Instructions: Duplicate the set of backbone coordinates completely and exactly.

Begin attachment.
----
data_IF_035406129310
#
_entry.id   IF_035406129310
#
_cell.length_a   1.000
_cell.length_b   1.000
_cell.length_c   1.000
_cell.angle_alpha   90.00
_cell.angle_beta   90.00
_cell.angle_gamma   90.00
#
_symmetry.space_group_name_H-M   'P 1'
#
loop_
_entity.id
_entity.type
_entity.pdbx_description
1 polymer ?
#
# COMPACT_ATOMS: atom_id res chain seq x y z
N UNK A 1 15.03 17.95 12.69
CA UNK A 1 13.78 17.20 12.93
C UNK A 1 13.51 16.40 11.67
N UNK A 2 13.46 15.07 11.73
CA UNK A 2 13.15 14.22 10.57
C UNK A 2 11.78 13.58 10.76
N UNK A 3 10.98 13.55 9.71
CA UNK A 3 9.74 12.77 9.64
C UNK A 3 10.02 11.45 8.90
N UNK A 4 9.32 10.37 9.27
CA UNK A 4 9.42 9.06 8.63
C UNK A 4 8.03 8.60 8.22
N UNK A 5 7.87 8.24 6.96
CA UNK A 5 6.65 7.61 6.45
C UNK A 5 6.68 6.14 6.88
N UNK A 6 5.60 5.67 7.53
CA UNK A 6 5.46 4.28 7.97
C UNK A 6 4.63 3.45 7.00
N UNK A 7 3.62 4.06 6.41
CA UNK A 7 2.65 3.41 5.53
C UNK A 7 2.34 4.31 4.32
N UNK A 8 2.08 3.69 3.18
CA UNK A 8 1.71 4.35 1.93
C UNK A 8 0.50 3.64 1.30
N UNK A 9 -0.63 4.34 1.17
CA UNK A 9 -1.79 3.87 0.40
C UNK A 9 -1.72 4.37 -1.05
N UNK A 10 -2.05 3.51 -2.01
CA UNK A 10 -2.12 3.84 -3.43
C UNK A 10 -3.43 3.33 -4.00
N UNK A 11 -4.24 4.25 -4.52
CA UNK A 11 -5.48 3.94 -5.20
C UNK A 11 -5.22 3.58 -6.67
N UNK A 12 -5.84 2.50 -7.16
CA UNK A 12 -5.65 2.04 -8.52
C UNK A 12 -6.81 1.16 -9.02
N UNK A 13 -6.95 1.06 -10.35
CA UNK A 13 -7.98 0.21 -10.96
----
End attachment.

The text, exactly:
data_IF_035406129310
#
_entry.id   IF_035406129310
#
_cell.length_a   1.000
_cell.length_b   1.000
_cell.length_c   1.000
_cell.angle_alpha   90.00
_cell.angle_beta   90.00
_cell.angle_gamma   90.00
#
_symmetry.space_group_name_H-M   'P 1'
#
loop_
_entity.id
_entity.type
_entity.pdbx_description
1 polymer ?
#
# COMPACT_ATOMS: atom_id res chain seq x y z
N UNK A 1 15.03 17.95 12.69
CA UNK A 1 13.78 17.20 12.93
C UNK A 1 13.51 16.40 11.67
N UNK A 2 13.46 15.07 11.73
CA UNK A 2 13.15 14.22 10.57
C UNK A 2 11.78 13.58 10.76
N UNK A 3 10.98 13.55 9.71
CA UNK A 3 9.74 12.77 9.64
C UNK A 3 10.02 11.45 8.90
N UNK A 4 9.32 10.37 9.27
CA UNK A 4 9.42 9.06 8.63
C UNK A 4 8.03 8.60 8.22
N UNK A 5 7.87 8.24 6.96
CA UNK A 5 6.65 7.61 6.45
C UNK A 5 6.68 6.14 6.88
N UNK A 6 5.60 5.67 7.53
CA UNK A 6 5.46 4.28 7.97
C UNK A 6 4.63 3.45 7.00
N UNK A 7 3.62 4.06 6.41
CA UNK A 7 2.65 3.41 5.53
C UNK A 7 2.34 4.31 4.32
N UNK A 8 2.08 3.69 3.18
CA UNK A 8 1.71 4.35 1.93
C UNK A 8 0.50 3.64 1.30
N UNK A 9 -0.63 4.34 1.17
CA UNK A 9 -1.79 3.87 0.40
C UNK A 9 -1.72 4.37 -1.05
N UNK A 10 -2.05 3.51 -2.01
CA UNK A 10 -2.12 3.84 -3.43
C UNK A 10 -3.43 3.33 -4.00
N UNK A 11 -4.24 4.25 -4.52
CA UNK A 11 -5.48 3.94 -5.20
C UNK A 11 -5.22 3.58 -6.67
N UNK A 12 -5.84 2.50 -7.16
CA UNK A 12 -5.65 2.04 -8.52
C UNK A 12 -6.81 1.16 -9.02
N UNK A 13 -6.95 1.06 -10.35
CA UNK A 13 -7.98 0.21 -10.96